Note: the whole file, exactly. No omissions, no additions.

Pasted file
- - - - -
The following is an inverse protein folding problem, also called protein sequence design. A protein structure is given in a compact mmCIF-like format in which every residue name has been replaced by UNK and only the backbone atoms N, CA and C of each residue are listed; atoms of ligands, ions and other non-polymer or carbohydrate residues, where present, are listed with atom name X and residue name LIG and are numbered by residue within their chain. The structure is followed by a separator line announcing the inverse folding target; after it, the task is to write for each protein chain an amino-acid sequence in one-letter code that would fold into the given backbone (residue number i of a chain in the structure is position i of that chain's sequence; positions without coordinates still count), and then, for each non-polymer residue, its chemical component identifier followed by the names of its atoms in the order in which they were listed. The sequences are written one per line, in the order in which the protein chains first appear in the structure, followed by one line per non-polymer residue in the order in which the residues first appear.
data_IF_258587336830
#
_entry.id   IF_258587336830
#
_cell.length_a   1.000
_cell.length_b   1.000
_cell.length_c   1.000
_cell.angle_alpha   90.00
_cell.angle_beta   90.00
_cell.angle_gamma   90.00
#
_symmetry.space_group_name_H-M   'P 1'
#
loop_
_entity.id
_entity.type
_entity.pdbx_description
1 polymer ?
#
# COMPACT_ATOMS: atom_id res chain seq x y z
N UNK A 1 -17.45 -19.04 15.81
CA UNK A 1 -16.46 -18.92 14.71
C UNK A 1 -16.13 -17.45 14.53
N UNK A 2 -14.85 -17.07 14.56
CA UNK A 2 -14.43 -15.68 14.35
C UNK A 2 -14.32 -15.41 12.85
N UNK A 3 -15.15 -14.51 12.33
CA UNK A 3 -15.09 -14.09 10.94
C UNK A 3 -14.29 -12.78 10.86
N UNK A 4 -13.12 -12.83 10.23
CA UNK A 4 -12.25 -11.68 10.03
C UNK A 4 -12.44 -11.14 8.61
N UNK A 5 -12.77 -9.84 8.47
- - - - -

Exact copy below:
The following is an inverse protein folding problem, also called protein sequence design. A protein structure is given in a compact mmCIF-like format in which every residue name has been replaced by UNK and only the backbone atoms N, CA and C of each residue are listed; atoms of ligands, ions and other non-polymer or carbohydrate residues, where present, are listed with atom name X and residue name LIG and are numbered by residue within their chain. The structure is followed by a separator line announcing the inverse folding target; after it, the task is to write for each protein chain an amino-acid sequence in one-letter code that would fold into the given backbone (residue number i of a chain in the structure is position i of that chain's sequence; positions without coordinates still count), and then, for each non-polymer residue, its chemical component identifier followed by the names of its atoms in the order in which they were listed. The sequences are written one per line, in the order in which the protein chains first appear in the structure, followed by one line per non-polymer residue in the order in which the residues first appear.
data_IF_258587336830
#
_entry.id   IF_258587336830
#
_cell.length_a   1.000
_cell.length_b   1.000
_cell.length_c   1.000
_cell.angle_alpha   90.00
_cell.angle_beta   90.00
_cell.angle_gamma   90.00
#
_symmetry.space_group_name_H-M   'P 1'
#
loop_
_entity.id
_entity.type
_entity.pdbx_description
1 polymer ?
#
# COMPACT_ATOMS: atom_id res chain seq x y z
N UNK A 1 -17.45 -19.04 15.81
CA UNK A 1 -16.46 -18.92 14.71
C UNK A 1 -16.13 -17.45 14.53
N UNK A 2 -14.85 -17.07 14.56
CA UNK A 2 -14.43 -15.68 14.35
C UNK A 2 -14.32 -15.41 12.85
N UNK A 3 -15.15 -14.51 12.33
CA UNK A 3 -15.09 -14.09 10.94
C UNK A 3 -14.29 -12.78 10.86
N UNK A 4 -13.12 -12.83 10.23
CA UNK A 4 -12.25 -11.68 10.03
C UNK A 4 -12.44 -11.14 8.61
N UNK A 5 -12.77 -9.84 8.47